First activating a 3.0 phone overseas using a local carrier and second on RW?

Can I send my relative overseas (Pakistan) an unlocked ReWi 3.0 phone so they can activate it using a local carrier in Pakistan first?

Then when they come to the U.S. in 2020 can I switch their carrier over to ReWi second?

Or do I need to activate the phone on ReWi first and then send it to them?

Since ReWi calls and data won’t work overseas there’s no point paying the $15 to $30 ReWi monthly bill until they come to the U.S. next year.

Or maybe I can activate the phone on ReWi first and then when they get the phone I can cancel the ReWi monthly bill and reactivate it once they are in the U.S.?

Any help ASAP would be very much appreciated! Thanks in advance!

There is no requirement for a phone purchased though Republic be activated on Republic
the Phones Republic uses are all North American Factory unlock models and can be used any any carrier willing to active (no carrier unlocking is needed)

Good Morning @furqanc and welcome to the Community!

Yes

Yes

No, however, if purchasing from Republic, I suggest powering on the phone to be certain it’s functional. There’s no reason to believe it wouldn’t be, however, I’d hate to see it you ship the phone all the way to Pakistan then find out it doesn’t work.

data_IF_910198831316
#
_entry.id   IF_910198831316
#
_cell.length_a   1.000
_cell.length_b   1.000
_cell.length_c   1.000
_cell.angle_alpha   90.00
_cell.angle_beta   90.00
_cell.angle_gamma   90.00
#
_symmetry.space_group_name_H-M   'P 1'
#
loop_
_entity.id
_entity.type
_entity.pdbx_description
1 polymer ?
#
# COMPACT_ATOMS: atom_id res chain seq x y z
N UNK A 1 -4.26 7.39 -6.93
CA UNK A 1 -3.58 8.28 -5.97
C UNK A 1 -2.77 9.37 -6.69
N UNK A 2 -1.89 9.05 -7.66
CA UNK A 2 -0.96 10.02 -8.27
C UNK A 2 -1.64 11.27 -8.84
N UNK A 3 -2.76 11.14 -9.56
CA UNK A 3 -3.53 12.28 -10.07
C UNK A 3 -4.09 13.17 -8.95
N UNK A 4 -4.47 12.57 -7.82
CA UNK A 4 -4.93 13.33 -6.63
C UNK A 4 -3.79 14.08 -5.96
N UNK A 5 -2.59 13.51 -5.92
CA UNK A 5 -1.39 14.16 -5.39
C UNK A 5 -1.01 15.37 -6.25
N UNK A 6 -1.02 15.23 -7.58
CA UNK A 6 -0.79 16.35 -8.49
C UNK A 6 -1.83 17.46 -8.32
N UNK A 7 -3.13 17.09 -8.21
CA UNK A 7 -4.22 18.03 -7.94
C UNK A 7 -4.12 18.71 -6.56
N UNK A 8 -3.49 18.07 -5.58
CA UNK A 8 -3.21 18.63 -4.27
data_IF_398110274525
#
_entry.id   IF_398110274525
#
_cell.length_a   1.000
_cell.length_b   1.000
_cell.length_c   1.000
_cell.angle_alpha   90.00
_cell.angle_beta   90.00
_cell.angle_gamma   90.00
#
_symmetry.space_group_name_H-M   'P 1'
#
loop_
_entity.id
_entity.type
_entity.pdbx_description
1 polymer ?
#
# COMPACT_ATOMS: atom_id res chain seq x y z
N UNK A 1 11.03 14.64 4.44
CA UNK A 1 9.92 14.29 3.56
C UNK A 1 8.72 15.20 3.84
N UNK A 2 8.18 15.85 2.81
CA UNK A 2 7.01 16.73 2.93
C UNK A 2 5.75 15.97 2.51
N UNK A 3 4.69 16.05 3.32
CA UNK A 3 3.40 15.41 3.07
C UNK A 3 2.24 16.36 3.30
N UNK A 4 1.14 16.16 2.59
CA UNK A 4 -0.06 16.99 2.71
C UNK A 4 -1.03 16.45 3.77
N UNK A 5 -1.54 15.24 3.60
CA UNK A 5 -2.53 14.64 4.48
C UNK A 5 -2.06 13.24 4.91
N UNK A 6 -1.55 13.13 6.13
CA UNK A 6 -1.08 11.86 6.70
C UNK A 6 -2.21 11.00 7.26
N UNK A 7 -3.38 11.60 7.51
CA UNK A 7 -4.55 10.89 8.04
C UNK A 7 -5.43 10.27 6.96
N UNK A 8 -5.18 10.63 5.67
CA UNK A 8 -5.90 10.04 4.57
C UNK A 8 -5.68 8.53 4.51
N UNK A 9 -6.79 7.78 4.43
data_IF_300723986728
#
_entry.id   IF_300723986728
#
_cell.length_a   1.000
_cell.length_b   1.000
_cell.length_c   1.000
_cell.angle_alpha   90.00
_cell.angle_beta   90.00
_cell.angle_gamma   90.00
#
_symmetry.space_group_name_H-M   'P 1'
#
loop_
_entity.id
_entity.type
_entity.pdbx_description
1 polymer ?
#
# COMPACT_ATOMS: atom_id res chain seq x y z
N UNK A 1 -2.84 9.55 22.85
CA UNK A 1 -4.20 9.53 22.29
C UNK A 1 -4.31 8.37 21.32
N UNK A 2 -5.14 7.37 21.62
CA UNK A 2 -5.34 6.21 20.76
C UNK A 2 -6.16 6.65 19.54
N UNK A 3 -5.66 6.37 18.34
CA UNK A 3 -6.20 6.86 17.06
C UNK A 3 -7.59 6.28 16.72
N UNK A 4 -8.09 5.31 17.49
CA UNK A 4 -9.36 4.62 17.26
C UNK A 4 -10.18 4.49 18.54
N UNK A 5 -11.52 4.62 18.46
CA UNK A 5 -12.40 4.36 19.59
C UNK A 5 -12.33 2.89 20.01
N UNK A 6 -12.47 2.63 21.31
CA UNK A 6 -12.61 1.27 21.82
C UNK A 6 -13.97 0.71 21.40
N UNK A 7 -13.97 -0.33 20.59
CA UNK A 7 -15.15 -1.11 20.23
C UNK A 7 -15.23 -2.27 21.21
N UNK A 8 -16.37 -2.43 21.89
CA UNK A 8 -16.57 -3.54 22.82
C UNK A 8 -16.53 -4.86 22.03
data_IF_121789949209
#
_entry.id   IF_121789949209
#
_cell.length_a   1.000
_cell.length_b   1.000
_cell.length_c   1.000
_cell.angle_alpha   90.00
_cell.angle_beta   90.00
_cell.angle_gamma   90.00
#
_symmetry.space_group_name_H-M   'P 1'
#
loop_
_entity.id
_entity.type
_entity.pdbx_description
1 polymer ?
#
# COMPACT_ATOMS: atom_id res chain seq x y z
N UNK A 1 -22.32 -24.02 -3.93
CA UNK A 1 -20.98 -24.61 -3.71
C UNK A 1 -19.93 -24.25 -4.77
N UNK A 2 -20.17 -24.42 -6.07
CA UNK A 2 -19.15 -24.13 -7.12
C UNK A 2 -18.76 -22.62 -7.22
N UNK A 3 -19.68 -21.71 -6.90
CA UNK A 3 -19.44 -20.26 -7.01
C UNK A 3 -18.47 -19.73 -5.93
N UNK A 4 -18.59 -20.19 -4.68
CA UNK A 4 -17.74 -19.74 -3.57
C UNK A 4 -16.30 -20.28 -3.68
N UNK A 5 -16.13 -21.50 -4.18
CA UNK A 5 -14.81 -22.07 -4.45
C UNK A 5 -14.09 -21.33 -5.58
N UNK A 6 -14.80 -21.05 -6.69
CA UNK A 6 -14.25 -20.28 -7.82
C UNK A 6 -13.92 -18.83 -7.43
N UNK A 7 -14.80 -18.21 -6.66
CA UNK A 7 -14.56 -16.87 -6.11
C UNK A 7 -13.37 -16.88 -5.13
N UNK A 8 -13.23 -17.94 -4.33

I also suggest you or your relative verify the specific phone purchased for eventual use on Republic will work well with the Pakistani provider of choice. Generally, phones sold for use in the U.S. work with overseas providers, however, there are sometimes limitations (no 4G LTE as one example).

The one potential advantage to activating and paying $15 per month is the ability to use Republic service on WiFi to call back to the U.S. and Canada. This might be useful depending upon the cost for international calling from Pakistan to the U.S. Presuming you’re a Republic member, it would also allow you to call your relatives in Pakistan for no additional cost beyond what you already pay Republic.